Aside from any multiple testing concerns, the paper uses some pretty causal language to describe the correlations estimated, and this issue (omitted variables bias / confounding) really doesn’t get any play in the limitations section. I am not the subject matter expert to know whether the factors that lead to weight loss might be independently associated with the outcomes they are interested in, but seems plausible.

    • Terry says:

      The causal language in the article seems pretty aggressive. It claims or implicitly assumes one-way causation from weight-loss to 22 measures of health including Atrial Fibrillation (AF). It looks like their Table 2 could be restructured to make any of the 22 health measures the independent variable and to “show” that any of the 22 health measures “causes” improvements in the other health measures.

      My intuition (unsupported by any medical training) is that AF improvement is the primary driver of weight loss, i.e., that causation runs in the opposite direction to that assumed by the authors. It seems reasonable that when heart problems go away, subjects tend to lose weight because they are more active, they eat better, and their metabolism is healthier than when they were sick.

      Particularly noteworthy is that ALL health measures, including AF symptoms, improved for all the weight loss groups, including the group that lost little or no weight: Global Well-Being went from 2.5 to 5.7 for the <3% Weight-Loss Group. This suggests there is substantial mean reversion in AF symptoms that is independent of weight loss.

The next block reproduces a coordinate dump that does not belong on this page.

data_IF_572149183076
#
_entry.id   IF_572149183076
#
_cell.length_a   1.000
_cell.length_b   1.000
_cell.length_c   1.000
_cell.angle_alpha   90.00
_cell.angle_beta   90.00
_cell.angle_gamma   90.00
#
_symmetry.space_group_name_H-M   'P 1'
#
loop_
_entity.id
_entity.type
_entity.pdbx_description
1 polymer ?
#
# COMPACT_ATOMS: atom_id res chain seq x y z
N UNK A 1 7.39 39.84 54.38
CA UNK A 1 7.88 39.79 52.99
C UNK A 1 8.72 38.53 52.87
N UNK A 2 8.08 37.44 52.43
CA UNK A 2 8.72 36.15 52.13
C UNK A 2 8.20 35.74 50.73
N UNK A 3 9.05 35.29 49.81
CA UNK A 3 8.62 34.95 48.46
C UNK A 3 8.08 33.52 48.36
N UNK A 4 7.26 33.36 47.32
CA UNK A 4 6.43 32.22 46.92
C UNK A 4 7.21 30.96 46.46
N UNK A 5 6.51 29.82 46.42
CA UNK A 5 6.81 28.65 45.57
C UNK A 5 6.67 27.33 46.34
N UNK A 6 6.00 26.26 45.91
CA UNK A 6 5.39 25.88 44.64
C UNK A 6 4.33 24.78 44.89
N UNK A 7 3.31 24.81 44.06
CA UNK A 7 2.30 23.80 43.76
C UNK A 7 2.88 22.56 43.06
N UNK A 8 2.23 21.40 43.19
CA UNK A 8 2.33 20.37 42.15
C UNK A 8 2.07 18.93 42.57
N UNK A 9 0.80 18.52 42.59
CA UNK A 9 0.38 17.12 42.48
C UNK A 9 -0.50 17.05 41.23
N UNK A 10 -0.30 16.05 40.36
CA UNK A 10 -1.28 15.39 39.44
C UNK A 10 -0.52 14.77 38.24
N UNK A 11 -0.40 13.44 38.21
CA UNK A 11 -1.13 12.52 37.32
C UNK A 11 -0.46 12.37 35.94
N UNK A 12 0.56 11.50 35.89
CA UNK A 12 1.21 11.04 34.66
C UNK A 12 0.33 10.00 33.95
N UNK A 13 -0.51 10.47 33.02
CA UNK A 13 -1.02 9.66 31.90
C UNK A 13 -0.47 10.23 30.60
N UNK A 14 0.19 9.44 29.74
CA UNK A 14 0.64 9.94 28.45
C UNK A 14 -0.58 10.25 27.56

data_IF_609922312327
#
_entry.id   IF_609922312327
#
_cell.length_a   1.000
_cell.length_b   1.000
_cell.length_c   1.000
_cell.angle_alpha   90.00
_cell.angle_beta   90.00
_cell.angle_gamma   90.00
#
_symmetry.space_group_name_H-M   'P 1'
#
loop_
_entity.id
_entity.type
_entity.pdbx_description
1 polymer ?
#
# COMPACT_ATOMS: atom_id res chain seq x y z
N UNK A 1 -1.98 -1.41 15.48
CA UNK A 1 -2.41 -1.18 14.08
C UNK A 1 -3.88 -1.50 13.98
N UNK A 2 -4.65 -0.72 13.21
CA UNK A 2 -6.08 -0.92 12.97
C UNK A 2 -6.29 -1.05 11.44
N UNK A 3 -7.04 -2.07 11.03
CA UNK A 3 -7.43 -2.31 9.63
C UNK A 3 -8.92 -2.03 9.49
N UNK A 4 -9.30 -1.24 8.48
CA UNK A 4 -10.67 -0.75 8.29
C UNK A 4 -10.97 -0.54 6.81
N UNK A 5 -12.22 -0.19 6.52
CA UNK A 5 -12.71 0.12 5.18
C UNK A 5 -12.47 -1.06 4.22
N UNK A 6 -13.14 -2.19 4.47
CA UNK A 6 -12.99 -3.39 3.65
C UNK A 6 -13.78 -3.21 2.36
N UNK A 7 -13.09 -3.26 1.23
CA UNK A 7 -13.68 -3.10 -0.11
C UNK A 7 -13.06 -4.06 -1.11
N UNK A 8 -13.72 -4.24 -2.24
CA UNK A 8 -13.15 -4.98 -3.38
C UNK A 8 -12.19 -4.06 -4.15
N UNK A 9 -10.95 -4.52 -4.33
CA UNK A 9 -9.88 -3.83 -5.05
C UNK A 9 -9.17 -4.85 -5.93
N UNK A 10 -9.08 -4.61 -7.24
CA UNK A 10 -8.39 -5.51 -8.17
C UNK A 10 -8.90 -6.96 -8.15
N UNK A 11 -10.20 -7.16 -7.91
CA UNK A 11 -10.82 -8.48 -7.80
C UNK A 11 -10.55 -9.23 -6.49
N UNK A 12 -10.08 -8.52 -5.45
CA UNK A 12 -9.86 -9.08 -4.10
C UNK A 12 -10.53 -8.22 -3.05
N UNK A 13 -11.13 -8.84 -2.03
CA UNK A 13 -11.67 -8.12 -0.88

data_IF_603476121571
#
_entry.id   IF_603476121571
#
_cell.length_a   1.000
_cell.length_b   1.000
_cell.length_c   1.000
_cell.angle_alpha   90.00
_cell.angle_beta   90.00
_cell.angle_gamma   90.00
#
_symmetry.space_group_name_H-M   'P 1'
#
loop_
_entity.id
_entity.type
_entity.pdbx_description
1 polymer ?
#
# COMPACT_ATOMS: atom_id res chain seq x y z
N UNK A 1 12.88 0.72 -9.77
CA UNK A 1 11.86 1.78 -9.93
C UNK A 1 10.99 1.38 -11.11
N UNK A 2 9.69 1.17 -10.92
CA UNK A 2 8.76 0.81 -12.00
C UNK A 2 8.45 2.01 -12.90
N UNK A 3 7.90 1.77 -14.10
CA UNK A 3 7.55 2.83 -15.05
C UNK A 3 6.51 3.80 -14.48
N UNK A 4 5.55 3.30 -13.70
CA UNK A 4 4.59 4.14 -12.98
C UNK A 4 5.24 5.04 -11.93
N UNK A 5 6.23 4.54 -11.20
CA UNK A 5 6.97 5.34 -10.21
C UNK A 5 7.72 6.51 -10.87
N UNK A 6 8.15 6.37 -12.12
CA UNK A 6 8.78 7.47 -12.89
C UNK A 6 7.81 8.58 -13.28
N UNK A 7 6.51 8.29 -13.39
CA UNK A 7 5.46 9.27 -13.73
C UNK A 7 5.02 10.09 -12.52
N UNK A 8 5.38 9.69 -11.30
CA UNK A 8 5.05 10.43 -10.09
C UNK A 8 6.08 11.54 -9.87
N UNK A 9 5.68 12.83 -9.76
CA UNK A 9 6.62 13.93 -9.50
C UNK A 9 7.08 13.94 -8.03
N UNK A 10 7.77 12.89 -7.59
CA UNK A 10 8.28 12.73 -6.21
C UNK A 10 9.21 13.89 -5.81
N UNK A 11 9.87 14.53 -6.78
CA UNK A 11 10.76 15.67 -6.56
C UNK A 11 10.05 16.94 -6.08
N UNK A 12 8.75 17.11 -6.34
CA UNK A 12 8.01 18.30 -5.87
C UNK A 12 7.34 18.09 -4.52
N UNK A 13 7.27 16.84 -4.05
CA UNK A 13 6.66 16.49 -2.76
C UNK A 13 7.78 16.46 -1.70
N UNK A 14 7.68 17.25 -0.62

A less aggressive description of the results would be pretty boring, though. It might be something like this:
      “We studied 355 subjects with Atrial Fibrillation symptoms over a period of 4 years. On average, subjects’ health improved markedly on 22 measures of health over the 4 year period. Health measure included …. Subjects’ health improvement was positively correlated with weight loss, although health improved substantially for all weight-loss groups, even for the group that lost little or no weight.”

      The statistical results are also astonishingly strong. Every one of the 22 p-value in the rightmost column of Table 2 is <0.001. It is particularly startling that each of the 4 measures of cholesterol changes significantly, and in the “better” direction. Further, every single one of the 22 health measures (except one) shows monotonic improvement across the 3 weight loss groups.

  5. Patrick Linehan says:

    So the major confounder is that the type of people that can lose weight easily are also the type of people who are generally healthier and who will have better health outcomes than those people who can not lose weight easily. No surprise there at all. Also, no causal relationship between this specific intervention and the outcome of better health.